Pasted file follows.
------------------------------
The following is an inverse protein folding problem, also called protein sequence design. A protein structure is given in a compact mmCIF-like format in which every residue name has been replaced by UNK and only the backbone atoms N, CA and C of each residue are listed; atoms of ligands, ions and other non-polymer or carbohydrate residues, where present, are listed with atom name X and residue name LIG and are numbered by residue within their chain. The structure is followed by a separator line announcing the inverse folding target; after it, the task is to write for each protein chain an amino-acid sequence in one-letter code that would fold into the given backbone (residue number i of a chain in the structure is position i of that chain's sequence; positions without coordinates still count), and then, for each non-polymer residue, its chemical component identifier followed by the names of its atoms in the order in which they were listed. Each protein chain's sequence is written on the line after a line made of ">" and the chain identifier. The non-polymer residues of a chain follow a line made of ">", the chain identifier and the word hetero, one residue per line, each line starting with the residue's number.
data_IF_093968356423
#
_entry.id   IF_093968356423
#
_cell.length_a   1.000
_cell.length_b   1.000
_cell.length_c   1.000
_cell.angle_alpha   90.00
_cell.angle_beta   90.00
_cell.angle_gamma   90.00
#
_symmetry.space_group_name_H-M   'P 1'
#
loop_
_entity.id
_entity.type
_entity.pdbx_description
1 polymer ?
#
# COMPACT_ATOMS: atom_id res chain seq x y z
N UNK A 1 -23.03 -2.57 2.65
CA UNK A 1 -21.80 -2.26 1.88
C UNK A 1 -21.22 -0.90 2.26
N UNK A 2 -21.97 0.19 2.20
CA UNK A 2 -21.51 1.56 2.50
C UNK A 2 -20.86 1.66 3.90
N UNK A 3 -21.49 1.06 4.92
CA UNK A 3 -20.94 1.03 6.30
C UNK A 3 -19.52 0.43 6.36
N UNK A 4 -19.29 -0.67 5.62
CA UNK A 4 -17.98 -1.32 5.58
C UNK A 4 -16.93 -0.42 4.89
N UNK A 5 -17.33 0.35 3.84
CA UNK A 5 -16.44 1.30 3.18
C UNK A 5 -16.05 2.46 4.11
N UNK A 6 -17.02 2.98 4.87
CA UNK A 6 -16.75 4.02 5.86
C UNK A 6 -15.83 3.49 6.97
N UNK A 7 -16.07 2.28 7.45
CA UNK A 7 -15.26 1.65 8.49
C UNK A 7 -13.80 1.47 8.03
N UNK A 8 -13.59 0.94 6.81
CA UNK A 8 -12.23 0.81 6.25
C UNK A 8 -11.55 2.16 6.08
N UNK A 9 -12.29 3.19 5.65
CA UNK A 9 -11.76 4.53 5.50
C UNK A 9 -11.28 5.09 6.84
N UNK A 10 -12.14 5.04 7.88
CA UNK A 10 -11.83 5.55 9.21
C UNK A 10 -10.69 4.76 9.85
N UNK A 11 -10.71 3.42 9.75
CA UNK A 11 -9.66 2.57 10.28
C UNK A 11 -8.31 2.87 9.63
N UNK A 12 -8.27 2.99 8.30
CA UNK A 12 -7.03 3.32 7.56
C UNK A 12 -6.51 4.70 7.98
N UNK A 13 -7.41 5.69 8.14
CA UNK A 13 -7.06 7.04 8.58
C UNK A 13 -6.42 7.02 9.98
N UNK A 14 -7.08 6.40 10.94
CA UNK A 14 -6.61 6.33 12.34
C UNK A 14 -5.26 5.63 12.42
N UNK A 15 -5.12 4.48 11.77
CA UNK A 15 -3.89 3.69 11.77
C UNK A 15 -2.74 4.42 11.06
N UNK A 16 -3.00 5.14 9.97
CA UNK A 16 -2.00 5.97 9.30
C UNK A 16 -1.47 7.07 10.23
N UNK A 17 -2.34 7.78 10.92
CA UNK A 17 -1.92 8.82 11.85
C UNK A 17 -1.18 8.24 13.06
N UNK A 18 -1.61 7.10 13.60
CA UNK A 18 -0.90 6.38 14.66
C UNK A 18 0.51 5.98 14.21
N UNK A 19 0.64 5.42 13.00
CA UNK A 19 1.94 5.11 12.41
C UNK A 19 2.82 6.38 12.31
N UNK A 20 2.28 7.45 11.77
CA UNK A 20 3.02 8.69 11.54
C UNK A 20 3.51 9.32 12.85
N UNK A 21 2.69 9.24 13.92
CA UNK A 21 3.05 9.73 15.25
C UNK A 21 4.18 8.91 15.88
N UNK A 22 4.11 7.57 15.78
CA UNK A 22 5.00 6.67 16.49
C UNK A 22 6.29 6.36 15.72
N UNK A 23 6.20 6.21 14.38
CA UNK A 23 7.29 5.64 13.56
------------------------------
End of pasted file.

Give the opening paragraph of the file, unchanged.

The following is an inverse protein folding problem, also called protein sequence design. A protein structure is given in a compact mmCIF-like format in which every residue name has been replaced by UNK and only the backbone atoms N, CA and C of each residue are listed; atoms of ligands, ions and other non-polymer or carbohydrate residues, where present, are listed with atom name X and residue name LIG and are numbered by residue within their chain. The structure is followed by a separator line announcing the inverse folding target; after it, the task is to write for each protein chain an amino-acid sequence in one-letter code that would fold into the given backbone (residue number i of a chain in the structure is position i of that chain's sequence; positions without coordinates still count), and then, for each non-polymer residue, its chemical component identifier followed by the names of its atoms in the order in which they were listed. Each protein chain's sequence is written on the line after a line made of ">" and the chain identifier. The non-polymer residues of a chain follow a line made of ">", the chain identifier and the word hetero, one residue per line, each line starting with the residue's number.